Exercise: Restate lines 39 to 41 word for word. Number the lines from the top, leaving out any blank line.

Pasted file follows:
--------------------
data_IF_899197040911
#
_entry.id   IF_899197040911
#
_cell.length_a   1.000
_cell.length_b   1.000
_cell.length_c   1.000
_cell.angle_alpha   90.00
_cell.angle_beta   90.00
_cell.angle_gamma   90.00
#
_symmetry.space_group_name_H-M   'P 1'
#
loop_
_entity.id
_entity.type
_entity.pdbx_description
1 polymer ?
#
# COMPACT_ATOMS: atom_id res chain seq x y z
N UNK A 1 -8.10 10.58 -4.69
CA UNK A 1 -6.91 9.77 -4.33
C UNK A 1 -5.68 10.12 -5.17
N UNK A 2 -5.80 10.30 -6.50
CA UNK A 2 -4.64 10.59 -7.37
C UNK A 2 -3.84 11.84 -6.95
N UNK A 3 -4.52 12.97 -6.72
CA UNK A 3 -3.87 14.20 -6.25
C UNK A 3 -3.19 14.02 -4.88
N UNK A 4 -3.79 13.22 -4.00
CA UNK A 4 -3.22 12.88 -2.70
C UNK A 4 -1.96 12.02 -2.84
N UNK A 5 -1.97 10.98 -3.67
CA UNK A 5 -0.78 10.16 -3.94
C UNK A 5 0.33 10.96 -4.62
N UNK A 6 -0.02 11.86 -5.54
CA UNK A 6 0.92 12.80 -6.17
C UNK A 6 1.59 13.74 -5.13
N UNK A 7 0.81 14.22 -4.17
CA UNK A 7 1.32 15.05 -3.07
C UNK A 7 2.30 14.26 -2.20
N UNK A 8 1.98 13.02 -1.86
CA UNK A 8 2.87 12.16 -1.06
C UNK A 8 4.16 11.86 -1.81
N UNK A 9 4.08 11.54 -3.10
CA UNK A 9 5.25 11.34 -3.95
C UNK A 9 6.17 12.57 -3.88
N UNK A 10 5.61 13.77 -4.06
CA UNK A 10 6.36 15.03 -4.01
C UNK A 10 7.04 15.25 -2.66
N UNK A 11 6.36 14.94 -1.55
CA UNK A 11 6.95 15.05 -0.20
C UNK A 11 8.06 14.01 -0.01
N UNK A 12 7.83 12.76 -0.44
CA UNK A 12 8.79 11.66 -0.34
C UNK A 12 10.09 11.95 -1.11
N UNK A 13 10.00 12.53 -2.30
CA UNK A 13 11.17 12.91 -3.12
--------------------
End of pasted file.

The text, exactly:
N UNK A 7 0.81 14.22 -4.17
CA UNK A 7 1.32 15.05 -3.07
C UNK A 7 2.30 14.26 -2.20